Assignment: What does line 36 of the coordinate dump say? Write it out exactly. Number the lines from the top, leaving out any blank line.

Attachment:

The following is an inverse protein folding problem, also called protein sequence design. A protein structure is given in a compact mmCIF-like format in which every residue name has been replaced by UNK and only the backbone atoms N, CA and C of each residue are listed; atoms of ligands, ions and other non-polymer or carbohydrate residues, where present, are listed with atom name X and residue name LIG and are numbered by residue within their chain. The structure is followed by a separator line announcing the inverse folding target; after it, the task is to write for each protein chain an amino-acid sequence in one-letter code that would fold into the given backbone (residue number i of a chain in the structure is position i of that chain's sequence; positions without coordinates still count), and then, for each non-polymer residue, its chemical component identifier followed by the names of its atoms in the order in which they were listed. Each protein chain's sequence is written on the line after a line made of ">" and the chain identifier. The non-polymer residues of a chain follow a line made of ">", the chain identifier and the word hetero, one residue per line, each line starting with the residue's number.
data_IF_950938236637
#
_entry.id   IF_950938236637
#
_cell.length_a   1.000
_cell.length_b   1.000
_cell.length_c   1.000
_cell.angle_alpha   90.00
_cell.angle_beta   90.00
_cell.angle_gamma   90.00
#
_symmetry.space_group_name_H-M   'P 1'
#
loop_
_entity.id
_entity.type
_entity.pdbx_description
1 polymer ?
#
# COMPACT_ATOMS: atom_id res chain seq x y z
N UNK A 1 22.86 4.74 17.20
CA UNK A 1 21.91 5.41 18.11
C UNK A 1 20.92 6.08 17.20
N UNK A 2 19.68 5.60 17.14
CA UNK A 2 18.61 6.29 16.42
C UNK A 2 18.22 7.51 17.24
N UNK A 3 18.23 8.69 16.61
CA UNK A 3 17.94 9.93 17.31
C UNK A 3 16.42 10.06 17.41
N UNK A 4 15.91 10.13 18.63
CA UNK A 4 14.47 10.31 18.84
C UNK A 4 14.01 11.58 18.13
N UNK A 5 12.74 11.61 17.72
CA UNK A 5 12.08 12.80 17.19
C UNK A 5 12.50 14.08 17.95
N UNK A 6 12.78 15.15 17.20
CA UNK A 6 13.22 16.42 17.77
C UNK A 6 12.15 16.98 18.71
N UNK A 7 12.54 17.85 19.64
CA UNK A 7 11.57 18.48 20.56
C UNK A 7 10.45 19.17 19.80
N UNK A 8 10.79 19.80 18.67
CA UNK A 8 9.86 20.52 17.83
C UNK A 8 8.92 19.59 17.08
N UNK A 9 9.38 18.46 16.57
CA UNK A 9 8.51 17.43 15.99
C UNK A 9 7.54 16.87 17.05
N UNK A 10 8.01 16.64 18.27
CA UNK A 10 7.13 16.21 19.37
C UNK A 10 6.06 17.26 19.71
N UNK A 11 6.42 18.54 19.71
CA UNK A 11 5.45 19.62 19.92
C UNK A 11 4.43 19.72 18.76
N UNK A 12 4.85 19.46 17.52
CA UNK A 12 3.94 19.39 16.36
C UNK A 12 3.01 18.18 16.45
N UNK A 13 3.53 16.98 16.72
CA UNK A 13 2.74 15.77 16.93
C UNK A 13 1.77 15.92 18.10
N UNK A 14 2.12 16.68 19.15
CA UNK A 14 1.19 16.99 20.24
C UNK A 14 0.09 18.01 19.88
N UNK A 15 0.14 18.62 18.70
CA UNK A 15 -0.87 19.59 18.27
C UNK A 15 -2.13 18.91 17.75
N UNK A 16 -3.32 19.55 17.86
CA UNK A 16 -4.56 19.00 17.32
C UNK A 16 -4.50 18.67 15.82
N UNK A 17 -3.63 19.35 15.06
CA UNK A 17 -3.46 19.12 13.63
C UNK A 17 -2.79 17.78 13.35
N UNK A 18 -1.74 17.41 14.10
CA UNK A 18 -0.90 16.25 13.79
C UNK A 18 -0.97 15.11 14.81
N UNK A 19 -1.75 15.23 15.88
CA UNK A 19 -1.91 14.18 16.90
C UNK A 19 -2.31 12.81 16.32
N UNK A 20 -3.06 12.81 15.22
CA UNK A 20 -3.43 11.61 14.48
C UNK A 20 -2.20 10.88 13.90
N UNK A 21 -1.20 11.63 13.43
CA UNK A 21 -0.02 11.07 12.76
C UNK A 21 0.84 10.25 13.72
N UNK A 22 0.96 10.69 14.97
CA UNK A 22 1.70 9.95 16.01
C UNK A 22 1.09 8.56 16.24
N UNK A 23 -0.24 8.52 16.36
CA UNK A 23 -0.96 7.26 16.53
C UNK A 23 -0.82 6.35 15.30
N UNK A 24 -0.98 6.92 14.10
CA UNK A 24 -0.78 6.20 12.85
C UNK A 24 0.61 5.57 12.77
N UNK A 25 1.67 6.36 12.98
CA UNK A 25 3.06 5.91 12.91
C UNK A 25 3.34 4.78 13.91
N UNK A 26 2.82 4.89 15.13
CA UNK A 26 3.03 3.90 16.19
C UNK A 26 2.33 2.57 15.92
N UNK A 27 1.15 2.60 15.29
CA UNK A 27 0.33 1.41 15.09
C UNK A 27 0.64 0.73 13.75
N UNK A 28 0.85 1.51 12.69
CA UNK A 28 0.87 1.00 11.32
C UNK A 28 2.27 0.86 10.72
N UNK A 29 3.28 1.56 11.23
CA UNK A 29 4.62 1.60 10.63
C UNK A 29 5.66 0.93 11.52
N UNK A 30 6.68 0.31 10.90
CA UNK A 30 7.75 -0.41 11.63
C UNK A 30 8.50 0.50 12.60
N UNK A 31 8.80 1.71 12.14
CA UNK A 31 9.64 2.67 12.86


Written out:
C UNK A 5 12.50 14.08 17.95